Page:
Gender Inequality: Scrap Women Affairs Ministry- Lady Ben-Onyekere

Gender Inequality: Scrap Women Affairs Ministry- Lady Ben-Onyekere
Lady Blessing Ben-Onyekere

 

Mr. Ben Onyekere and his wife, Lady Blessing Ben-Onyekere are a model couple to behold. Their story is that of understanding and sacrifices dotting the eyes of love and affection. There is hardly a social function one can’t find them together like twins. And it was not a surprise when Ben staged a surprise birthday get- together on April 23rd to mark her birthday. Mr. Ben, the Managing Director of Ben Electronics Company Nigeria Limited based in Jalingo, Taraba State married his wife as a young girl with only secondary education. But his love for the wife and education propelled him into investing in his wife who is today, one of the women of worth in Taraba State and Enugu their home state.

In this interview with MMS PLUS, Lady Blessing, who is a professional teacher with expertise in guidance and counselling, says ministry of women affairs should be scrapped because it contradicts the notion of gender inequality. She says women are their fellow women’s greatest foe in politics and gives home and family management guides.

She spoke with Kingsley Anaroke. Enjoy it.    

 

 Do you belong to any women’s club or association?

 Yes, I do.

 Is it a mentorship group or peer group kind of association?

I have never been a member of any peer group association. The few women’s group that I belong to include the entrepreneurship group, where we help one another, we have the mentorship group, where we motivate one another and socialize after the day’s work while assessing ourselves.

 What do you think is the role of a woman in the society or home?

I think that the woman underplays her role if only she understood what that means or the strength of her role she would not be stressing herself so much. For me, they are the engine room and we are the integral part of any serious decision to be taken in the family and the society. Yes, we may not be called upon often but when they do call our impact is always glaring.

 Would you subscribe to the belief that women’s role is in the kitchen?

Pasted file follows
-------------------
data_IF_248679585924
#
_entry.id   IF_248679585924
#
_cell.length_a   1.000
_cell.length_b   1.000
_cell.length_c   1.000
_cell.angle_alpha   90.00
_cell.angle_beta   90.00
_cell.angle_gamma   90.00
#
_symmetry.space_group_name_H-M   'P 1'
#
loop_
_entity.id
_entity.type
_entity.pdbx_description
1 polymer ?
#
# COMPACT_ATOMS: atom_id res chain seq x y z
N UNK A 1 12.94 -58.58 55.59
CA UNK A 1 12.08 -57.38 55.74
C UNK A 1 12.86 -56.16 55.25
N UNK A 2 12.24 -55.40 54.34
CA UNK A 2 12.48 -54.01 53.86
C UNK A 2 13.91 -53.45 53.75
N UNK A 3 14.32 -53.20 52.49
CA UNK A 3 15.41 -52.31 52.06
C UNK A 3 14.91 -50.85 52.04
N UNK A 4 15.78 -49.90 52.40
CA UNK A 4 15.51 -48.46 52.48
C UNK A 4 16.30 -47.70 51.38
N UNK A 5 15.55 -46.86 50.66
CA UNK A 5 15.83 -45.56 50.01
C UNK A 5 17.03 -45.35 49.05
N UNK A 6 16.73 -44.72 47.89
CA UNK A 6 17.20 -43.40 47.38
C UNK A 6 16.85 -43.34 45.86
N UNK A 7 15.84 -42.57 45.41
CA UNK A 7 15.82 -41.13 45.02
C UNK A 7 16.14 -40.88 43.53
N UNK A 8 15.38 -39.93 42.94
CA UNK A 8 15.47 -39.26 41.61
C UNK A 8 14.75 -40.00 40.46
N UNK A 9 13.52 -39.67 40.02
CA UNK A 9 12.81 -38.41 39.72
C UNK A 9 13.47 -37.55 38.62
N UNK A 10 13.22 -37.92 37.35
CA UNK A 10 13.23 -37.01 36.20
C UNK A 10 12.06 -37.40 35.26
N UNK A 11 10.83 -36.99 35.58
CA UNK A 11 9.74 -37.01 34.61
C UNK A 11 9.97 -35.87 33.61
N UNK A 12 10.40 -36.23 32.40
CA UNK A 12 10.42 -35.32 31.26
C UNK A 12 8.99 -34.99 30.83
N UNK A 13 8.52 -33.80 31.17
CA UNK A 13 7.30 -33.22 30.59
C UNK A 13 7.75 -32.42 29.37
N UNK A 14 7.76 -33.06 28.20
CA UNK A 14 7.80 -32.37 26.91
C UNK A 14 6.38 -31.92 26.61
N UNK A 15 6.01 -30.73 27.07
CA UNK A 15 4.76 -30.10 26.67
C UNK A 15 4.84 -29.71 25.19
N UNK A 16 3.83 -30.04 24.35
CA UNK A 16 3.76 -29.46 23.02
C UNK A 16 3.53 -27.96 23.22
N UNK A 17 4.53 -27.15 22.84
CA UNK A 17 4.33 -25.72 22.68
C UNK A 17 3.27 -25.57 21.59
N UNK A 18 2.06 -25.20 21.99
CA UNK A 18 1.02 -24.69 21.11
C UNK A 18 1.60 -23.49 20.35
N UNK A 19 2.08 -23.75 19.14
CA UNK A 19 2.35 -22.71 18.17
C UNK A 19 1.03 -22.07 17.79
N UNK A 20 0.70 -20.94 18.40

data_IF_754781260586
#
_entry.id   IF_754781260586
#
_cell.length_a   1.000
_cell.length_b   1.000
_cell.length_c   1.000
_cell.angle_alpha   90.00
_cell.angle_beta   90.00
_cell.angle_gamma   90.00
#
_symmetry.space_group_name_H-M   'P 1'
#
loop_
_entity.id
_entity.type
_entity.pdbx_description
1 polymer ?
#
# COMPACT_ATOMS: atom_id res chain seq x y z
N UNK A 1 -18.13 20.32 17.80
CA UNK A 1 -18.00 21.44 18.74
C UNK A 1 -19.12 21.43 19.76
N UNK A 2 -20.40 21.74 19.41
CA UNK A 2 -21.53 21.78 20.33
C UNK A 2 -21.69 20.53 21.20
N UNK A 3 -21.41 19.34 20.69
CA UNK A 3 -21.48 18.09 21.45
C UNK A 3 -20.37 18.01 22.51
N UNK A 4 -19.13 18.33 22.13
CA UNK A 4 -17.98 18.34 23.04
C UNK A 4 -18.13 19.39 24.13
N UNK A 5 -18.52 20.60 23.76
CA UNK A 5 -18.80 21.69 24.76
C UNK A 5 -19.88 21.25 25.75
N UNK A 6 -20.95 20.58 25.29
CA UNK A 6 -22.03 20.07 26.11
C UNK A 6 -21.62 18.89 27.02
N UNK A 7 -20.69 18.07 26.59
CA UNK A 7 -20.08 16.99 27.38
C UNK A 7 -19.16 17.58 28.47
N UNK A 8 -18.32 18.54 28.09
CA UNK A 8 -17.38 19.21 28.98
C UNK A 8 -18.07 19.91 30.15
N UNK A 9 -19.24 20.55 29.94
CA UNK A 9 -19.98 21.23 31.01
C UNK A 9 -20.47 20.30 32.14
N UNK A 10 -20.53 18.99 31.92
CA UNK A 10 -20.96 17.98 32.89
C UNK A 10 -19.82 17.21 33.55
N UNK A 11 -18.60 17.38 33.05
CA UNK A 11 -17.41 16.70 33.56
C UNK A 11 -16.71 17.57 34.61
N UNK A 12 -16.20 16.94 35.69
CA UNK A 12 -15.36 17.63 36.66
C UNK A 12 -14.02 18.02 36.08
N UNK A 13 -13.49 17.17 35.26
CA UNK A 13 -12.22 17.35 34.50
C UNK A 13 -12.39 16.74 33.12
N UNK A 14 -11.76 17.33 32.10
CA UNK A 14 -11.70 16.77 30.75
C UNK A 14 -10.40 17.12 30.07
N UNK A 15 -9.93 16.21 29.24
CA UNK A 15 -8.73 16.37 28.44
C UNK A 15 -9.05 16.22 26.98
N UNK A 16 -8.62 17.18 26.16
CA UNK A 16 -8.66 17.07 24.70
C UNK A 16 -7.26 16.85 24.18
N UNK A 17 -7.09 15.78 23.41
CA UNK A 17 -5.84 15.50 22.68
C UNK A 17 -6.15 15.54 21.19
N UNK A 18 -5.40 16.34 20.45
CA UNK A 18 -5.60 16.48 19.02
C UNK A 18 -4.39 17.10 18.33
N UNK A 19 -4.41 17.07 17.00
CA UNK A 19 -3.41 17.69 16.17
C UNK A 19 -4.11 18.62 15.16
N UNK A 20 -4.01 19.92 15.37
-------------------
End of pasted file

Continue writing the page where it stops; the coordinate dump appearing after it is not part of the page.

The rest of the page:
No. I got married at a very young age but fortunately, I married a man who gave me wings to fly. He did not restrict me to the kitchen or domestic matters. He allowed me to aspire and even inspired me to get whatever I needed. Women are naturally multi-tasking and so can be in the kitchen while doing other things.

 So, how can women be better Leaders?

I have always told people that if I have the opportunity I will scrap the Ministry of Women Affairs. My reason is that there is no justification for keeping the ministry when we are trying to eradicate gender inequality. It is a sad reminder of gender imbalance and it has added nothing significant to the quest for gender inclusion or diversity. Just like Chimamanda Adiche would say that given the opportunity she would make the breaking of Cola-nut in Igboland to be by achievements and not age. So, I think that women should be allowed to be heard and not prompted or pushed to be heard. When my daughter got admission to study Electrical/ Electronics, do you know that the HoD asked her what she was going to do in the men’s dominated space and that propelled her to come out with a 2/1 grade . They should not keep reminding us that we are women, it does not change the brain or the strength. I appreciate the fact that the creature made the man the head of the family but he gave all of us equal opportunity. It is the society that is suppressing the woman not God. If the society allows the women to access the opportunity it offers men you will see a major shift in changes.

 Talking about society as an inhibition to women’s growth, is it socially or culturally?